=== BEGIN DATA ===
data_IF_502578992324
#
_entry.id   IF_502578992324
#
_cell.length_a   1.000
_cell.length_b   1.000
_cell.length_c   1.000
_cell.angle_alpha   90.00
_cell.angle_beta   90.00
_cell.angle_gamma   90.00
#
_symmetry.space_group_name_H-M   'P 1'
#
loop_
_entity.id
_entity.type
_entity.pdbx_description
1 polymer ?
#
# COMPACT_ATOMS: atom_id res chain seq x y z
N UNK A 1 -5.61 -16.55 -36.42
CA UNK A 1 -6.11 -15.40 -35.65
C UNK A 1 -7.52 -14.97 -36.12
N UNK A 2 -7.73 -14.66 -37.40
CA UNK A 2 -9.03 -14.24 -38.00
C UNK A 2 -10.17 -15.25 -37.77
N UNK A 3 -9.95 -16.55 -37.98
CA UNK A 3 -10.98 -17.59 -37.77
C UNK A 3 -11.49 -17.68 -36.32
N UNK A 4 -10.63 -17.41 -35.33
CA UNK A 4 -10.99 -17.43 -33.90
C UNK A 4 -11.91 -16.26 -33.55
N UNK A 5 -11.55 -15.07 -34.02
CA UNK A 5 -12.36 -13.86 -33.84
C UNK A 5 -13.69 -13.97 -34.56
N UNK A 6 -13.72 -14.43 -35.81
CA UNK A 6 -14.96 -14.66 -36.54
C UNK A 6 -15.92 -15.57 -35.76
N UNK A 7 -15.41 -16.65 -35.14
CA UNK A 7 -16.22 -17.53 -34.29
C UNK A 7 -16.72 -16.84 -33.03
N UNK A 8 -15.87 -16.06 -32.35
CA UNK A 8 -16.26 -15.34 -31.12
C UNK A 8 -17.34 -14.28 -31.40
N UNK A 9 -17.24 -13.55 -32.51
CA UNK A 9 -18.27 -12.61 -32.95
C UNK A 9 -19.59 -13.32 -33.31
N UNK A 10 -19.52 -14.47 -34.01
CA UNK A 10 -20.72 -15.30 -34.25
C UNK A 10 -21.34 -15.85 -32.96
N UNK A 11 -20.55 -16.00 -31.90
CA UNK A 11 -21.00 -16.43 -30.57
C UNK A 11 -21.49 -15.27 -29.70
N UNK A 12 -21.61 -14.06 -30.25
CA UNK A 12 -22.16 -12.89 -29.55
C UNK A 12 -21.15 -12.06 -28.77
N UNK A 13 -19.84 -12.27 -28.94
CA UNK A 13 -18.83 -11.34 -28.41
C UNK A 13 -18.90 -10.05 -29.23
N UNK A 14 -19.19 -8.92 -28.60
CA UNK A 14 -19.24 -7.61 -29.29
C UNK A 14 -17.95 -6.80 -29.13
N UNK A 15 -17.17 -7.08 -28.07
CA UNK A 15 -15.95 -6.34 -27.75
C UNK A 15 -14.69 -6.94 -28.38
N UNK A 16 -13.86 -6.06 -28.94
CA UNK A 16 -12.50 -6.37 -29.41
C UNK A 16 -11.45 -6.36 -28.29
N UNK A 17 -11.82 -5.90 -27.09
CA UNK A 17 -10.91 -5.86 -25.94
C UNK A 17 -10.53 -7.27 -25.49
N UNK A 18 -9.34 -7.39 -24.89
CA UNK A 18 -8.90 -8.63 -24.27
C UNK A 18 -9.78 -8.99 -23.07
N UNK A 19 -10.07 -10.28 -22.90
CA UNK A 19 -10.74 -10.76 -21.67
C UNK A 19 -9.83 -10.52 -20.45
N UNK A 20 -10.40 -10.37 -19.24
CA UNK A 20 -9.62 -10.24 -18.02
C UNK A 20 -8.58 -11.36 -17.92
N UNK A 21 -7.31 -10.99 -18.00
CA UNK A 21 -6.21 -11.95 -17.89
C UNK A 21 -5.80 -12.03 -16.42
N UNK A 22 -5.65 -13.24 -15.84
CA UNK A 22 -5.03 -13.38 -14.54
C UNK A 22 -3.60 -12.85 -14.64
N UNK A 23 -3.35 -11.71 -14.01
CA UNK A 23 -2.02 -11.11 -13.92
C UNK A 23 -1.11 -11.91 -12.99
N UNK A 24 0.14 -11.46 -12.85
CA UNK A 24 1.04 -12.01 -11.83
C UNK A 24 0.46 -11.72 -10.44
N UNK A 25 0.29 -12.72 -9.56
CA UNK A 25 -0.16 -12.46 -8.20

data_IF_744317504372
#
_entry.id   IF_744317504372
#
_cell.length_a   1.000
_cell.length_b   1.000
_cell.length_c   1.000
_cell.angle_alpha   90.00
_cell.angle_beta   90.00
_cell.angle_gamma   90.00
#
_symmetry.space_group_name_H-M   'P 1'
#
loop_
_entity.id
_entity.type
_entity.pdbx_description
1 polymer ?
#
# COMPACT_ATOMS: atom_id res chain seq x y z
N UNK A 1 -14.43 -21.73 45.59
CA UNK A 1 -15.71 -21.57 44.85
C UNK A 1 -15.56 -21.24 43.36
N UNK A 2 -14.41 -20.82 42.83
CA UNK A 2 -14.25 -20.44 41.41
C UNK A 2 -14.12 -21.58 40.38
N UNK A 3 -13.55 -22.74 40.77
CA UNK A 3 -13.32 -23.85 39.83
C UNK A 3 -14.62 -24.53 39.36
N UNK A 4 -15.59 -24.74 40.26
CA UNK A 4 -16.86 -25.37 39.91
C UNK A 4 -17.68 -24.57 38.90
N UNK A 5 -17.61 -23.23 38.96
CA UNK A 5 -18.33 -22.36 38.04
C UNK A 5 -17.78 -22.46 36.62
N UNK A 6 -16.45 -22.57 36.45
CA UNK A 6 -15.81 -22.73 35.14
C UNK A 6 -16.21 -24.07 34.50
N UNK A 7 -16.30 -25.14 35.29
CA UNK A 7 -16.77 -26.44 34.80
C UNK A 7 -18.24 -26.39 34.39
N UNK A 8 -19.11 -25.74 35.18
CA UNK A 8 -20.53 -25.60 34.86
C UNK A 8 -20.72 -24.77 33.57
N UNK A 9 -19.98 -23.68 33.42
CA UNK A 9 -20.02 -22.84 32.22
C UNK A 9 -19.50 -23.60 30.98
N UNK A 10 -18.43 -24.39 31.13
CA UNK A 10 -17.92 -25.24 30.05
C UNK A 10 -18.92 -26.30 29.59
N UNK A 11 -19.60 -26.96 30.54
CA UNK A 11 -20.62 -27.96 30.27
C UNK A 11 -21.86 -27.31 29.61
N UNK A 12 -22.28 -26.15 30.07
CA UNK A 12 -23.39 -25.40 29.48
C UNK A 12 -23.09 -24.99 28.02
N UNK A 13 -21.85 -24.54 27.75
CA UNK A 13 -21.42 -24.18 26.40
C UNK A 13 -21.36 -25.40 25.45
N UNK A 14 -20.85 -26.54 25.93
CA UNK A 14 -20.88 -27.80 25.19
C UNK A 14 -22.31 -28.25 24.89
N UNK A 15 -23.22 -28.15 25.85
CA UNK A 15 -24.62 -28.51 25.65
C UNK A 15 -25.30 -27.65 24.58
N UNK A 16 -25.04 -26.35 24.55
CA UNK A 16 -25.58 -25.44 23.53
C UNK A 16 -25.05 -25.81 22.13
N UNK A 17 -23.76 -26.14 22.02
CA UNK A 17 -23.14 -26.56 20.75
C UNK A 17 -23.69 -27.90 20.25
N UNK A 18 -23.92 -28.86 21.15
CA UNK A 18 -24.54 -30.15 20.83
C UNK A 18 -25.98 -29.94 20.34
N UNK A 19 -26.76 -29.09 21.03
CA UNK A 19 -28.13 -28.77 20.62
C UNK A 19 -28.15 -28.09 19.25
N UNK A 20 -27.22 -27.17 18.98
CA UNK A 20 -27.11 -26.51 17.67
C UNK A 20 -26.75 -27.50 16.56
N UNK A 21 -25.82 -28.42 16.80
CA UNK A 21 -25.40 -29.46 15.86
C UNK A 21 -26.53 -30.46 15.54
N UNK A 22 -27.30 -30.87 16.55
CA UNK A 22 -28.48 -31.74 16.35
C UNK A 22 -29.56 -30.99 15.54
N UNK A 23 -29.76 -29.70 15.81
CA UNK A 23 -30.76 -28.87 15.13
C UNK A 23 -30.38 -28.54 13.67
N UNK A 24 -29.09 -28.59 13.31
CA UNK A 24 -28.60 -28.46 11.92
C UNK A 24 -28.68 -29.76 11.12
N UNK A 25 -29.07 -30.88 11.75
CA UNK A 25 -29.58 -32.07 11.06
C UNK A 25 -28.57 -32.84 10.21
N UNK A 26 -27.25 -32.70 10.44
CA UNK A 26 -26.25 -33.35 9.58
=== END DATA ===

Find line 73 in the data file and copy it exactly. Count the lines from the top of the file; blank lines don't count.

CA UNK A 18 -8.90 -8.63 -24.27